You Asked US PC
by Alan Zisman
(c) 1997. First
published in Computer Player, September 1997
I have PGA Tour golf 486 which is a DOS game.
is a 486/66 16m Ram, 2x CD Rom, Soundblaster 16. This game ran OK when
I was configured with windows 3.11. with 8m Ram I just got out of
windows and things went reasonably well. I installed Windows 95
increased the Ram, and thought my troubles would be over. The
does run but verrry sloooowly. After 10 or 11 holes of play the
often will hang up.
I have two choices I guess try to figure it
out, or buy the
latest game for windows 95. Any help you can give will keep the
around here.....my wife is the avid golf game player and she gets upset
is in the lead at a tournament ad the computer freezes
-- Kenneth M. Ralph (KenRalph@compuserve.com)
I completely understand your wife's frustration!
While I'm not familiar with that game directly, the
is to set up the game to run in MSDOS Mode...
Does the game require that its CD-ROM be in your
CD-ROM drive? If so,
it will take a bit of work, most likely, to get an MSDOS Mode session
up to work properly for you.
If not, test the hypothesis, by clicking on the Start
in MSDOS Mode option... then, see if you can use DOS commands to get
game started... and if it runs without crashing.
Don't be surprised if it lacks sound... we'll work on
fixing that after
we know that it runs properly in MSDOS Mode, and whether you need the
I have become very curious lately regarding
postscript and PDF file
formats available for download from websites. It is my
that postscript is the "print file" format for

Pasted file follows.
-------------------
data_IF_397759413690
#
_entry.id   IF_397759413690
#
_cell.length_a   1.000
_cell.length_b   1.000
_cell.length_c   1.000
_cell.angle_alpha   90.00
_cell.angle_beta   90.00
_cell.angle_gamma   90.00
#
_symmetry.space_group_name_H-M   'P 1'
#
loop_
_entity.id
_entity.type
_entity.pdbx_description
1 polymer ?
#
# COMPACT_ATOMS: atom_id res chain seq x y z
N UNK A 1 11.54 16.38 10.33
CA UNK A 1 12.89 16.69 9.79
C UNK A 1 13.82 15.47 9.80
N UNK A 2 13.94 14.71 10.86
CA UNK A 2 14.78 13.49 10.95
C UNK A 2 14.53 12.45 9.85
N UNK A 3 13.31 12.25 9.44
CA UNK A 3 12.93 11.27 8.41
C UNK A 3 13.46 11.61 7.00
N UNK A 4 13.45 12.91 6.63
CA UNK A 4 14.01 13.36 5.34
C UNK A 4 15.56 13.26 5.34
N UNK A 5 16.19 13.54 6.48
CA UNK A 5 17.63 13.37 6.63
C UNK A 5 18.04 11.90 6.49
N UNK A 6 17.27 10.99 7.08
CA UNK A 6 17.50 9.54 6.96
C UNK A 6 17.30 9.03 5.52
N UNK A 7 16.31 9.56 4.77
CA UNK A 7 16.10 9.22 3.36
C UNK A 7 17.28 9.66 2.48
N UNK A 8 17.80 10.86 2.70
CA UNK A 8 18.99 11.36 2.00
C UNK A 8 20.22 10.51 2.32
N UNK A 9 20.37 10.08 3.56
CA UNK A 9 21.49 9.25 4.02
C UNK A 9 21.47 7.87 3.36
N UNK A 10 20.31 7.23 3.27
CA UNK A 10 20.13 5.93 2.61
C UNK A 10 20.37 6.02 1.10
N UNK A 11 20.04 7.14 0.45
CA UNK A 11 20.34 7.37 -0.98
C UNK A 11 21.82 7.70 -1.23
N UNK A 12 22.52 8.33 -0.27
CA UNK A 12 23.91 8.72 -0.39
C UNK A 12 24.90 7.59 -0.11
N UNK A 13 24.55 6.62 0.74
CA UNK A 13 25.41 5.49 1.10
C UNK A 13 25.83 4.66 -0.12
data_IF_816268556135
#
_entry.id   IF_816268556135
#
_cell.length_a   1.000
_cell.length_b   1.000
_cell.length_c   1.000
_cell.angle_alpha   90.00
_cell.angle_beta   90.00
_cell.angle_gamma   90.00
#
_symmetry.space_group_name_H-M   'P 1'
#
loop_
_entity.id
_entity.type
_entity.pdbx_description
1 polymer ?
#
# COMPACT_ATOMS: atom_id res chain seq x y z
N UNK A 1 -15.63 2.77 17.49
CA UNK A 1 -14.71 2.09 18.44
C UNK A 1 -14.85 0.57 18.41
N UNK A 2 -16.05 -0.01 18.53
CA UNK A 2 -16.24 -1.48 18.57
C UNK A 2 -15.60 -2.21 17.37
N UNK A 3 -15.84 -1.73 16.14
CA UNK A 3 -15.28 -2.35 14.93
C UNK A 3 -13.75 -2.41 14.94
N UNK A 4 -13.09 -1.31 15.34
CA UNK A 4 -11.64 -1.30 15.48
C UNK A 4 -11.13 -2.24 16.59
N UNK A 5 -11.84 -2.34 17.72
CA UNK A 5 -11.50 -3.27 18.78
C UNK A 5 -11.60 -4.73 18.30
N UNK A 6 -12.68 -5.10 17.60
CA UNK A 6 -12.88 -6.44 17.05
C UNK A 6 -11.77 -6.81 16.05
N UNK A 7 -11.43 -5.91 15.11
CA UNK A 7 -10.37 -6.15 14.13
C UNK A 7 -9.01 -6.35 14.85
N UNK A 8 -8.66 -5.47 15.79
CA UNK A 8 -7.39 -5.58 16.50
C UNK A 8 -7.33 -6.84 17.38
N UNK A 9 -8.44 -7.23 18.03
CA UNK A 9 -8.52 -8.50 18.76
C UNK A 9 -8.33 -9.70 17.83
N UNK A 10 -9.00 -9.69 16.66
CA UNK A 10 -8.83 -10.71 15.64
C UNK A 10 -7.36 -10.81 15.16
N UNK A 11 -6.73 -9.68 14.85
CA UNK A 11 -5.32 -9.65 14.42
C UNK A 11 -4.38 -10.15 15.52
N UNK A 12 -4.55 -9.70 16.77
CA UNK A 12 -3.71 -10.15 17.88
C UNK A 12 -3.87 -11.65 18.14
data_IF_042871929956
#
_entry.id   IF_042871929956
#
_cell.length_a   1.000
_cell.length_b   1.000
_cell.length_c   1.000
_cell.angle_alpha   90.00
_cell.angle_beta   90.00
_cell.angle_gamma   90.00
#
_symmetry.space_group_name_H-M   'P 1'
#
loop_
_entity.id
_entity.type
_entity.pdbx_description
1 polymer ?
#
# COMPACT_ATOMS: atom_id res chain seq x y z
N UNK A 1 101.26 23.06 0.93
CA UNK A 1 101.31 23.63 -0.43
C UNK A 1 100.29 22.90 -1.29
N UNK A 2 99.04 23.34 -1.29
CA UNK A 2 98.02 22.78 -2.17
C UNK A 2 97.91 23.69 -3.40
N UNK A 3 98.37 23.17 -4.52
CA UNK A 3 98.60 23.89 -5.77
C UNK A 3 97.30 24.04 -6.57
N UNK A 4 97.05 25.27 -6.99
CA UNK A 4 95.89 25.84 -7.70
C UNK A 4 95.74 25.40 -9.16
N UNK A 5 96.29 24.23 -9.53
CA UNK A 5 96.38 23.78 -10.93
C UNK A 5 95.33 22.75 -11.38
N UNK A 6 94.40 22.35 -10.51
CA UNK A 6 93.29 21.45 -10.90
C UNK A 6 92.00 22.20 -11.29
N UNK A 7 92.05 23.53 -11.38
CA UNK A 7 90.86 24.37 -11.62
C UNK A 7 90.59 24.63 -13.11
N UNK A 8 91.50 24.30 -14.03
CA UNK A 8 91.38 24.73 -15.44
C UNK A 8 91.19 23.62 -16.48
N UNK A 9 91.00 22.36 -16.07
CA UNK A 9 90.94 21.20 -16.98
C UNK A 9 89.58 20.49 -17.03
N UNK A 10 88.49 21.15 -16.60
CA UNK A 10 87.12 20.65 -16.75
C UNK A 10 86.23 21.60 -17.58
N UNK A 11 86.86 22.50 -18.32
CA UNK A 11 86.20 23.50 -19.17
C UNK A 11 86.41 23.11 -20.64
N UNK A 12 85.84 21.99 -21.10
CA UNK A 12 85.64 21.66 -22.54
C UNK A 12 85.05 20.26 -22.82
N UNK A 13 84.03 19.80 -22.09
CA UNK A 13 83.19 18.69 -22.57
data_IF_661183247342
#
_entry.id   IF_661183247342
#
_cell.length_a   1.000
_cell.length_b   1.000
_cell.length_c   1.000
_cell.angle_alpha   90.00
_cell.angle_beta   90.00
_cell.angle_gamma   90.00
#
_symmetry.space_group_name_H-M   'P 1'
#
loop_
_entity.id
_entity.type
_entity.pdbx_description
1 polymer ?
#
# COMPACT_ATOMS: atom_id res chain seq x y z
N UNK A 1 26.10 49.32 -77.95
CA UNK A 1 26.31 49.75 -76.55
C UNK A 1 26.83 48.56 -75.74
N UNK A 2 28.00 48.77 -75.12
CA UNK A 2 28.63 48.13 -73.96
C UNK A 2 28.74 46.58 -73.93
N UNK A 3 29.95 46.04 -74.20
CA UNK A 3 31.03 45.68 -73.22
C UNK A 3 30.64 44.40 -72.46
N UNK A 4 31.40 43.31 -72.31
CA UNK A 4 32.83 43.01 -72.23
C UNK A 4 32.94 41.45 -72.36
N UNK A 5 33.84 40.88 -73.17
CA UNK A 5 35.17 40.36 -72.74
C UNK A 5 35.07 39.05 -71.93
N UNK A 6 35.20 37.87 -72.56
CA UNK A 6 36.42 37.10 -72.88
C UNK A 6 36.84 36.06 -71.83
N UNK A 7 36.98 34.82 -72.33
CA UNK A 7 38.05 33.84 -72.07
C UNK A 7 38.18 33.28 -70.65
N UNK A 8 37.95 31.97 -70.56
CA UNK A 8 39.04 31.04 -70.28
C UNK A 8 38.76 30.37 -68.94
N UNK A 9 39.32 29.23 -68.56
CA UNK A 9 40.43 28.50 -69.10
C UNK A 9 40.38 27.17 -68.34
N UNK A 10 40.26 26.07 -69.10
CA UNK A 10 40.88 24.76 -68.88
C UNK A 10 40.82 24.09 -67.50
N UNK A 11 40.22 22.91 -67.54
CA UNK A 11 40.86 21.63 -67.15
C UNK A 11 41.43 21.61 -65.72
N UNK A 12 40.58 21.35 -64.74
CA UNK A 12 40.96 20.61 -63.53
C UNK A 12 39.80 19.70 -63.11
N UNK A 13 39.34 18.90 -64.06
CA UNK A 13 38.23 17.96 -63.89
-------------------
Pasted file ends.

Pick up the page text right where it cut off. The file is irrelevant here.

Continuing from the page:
HPGL is to Laserjet printers. This seems fine for
people with access
postscript printers but for others, the only option is
rather cumbersome viewer such as Adobe Acrobat or
GSView (is ghostscript
the same as postscript or the Portable Document
I realize that not everyone has Word or Wordperfect
systems but surely it should not be necessary to
program just to view complex, formatted documents when
most PC and
users already have a capable wordprocessor. Even
every copy of Windows'95 can read Word 6 documents!
My question is: Is there any practical reason for
this format to
distribute heavily formatted documents that I may be
there some copyright advantage to not distributing an
document? Does the PDF format have formatting
the common wordprocessors or HTML?
* Mike Pryor (email@example.com)
There are number of file formats proposed as
'universal document readers'...
including Adobe Acrobat (PDF), Common Ground, Word Perfect Envoy, and
All aim to meet a generally perceived need-- to be
able to distribute
documents that are 'richer' than plain ASCII text provides, in a
compact format, that can be viewed and printers by users on a wide
of platforms, whether they own the original program or not.
To a certain extent, Web browser HTML is beginning to
meet that need--
but in many cases, it is too limited and clumsy a file format. Of all
various commercial alternatives, Adobe Acrobat seems to be the most
accepted-- partly due to Adobe's clout, partly because they've widely
their free Acrobat Reader software-- in versions for Windows (16 and 32
bit), Mac, and Unix.
Acrobat files can be created out of scanned text, and
do a good job
of recreating the original, in a file size MUCH smaller than would be
case in most word processor formats or as a series of graphics.
For example, here in BC, the Ministry of Education
of its Grade 12 Provincial Exams and marking keys, over the Internet,
PDF format... a 35 page math document, full of graphs, and complex
becomes a 40 kb file, that is relatively easily viewed or printed out
students and teachers... because of the graphs and equations, an ASCII
text version would be next-to-useless.
All in all, I find the free Acrobat Reader, taking up
5 megs of disk
space, a reasonable use of my computer's hard disk, and the PDF format
quite a valuable standard.
By the way-- PDF is related but not the same as
Postscript... I don't
think the Acrobat Reader can view a pure Postscript file, not can the
Viewer read a PDF file... GhostScript is a shareware Postscript
enabling a user without a 'real' Postscript printer to view and print
While some documents are posted on the Internet in
(I once had to download some US Internal Revenue tax forms that way),
is increasingly rare.